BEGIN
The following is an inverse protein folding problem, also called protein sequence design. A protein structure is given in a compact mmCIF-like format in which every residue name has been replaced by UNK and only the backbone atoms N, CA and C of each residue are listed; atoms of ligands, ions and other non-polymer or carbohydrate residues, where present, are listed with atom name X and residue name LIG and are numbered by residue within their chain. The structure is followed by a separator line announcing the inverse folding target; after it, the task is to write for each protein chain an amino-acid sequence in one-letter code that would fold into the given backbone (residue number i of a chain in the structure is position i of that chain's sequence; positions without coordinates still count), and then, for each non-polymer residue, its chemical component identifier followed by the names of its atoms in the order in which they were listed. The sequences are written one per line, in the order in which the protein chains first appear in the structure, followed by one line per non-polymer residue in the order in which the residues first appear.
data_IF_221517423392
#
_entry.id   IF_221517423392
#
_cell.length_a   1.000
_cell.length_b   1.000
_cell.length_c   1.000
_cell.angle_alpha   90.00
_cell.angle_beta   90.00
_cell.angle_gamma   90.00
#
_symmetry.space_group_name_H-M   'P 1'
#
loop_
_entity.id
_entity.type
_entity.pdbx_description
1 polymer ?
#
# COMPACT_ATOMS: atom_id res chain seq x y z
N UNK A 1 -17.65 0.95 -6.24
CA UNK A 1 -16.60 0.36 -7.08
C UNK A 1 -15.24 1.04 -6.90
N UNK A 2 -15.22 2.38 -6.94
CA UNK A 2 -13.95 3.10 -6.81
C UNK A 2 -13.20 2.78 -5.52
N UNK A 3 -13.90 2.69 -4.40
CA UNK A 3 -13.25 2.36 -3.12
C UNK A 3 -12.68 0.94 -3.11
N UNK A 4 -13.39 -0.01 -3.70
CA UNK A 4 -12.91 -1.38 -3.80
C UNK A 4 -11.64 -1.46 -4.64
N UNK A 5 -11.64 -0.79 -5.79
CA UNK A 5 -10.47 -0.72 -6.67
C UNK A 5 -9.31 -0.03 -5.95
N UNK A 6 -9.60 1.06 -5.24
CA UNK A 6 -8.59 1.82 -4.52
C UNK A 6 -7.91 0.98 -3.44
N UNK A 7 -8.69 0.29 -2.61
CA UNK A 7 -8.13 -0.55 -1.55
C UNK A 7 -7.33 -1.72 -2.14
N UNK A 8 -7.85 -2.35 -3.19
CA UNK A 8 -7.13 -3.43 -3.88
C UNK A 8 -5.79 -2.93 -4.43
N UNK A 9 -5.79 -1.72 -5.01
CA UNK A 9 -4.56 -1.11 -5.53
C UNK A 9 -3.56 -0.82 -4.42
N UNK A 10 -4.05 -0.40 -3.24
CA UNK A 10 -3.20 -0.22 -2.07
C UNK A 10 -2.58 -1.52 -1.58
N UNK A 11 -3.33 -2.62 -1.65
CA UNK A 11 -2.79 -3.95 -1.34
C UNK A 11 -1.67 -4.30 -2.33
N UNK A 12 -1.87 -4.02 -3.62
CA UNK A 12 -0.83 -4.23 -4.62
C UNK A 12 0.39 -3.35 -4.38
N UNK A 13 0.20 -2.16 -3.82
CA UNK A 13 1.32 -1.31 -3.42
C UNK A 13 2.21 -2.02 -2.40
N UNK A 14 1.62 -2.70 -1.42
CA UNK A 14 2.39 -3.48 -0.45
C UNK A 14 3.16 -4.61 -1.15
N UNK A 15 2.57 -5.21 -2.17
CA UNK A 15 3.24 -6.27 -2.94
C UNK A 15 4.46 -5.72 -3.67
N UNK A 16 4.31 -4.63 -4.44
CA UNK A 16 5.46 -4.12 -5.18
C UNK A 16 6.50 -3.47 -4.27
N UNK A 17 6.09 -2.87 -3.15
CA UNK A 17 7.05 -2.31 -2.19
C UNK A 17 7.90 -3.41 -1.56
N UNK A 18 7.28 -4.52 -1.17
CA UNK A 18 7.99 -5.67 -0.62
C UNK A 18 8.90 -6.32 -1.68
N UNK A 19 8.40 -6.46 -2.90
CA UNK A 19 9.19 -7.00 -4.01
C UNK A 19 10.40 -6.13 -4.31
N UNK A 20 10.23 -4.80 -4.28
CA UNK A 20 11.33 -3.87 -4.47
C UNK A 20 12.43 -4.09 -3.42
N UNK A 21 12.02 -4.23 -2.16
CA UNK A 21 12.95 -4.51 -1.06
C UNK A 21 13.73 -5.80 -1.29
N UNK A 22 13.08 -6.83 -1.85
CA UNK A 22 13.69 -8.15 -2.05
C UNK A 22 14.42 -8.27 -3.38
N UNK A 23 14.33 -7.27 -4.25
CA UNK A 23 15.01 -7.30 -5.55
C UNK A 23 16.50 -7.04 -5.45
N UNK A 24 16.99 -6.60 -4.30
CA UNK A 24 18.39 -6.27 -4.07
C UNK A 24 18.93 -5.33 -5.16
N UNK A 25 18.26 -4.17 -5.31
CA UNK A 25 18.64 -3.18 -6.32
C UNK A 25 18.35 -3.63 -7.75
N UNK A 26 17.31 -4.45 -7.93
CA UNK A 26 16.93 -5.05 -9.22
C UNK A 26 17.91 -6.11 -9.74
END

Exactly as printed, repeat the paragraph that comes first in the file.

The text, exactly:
The following is an inverse protein folding problem, also called protein sequence design. A protein structure is given in a compact mmCIF-like format in which every residue name has been replaced by UNK and only the backbone atoms N, CA and C of each residue are listed; atoms of ligands, ions and other non-polymer or carbohydrate residues, where present, are listed with atom name X and residue name LIG and are numbered by residue within their chain. The structure is followed by a separator line announcing the inverse folding target; after it, the task is to write for each protein chain an amino-acid sequence in one-letter code that would fold into the given backbone (residue number i of a chain in the structure is position i of that chain's sequence; positions without coordinates still count), and then, for each non-polymer residue, its chemical component identifier followed by the names of its atoms in the order in which they were listed. The sequences are written one per line, in the order in which the protein chains first appear in the structure, followed by one line per non-polymer residue in the order in which the residues first appear.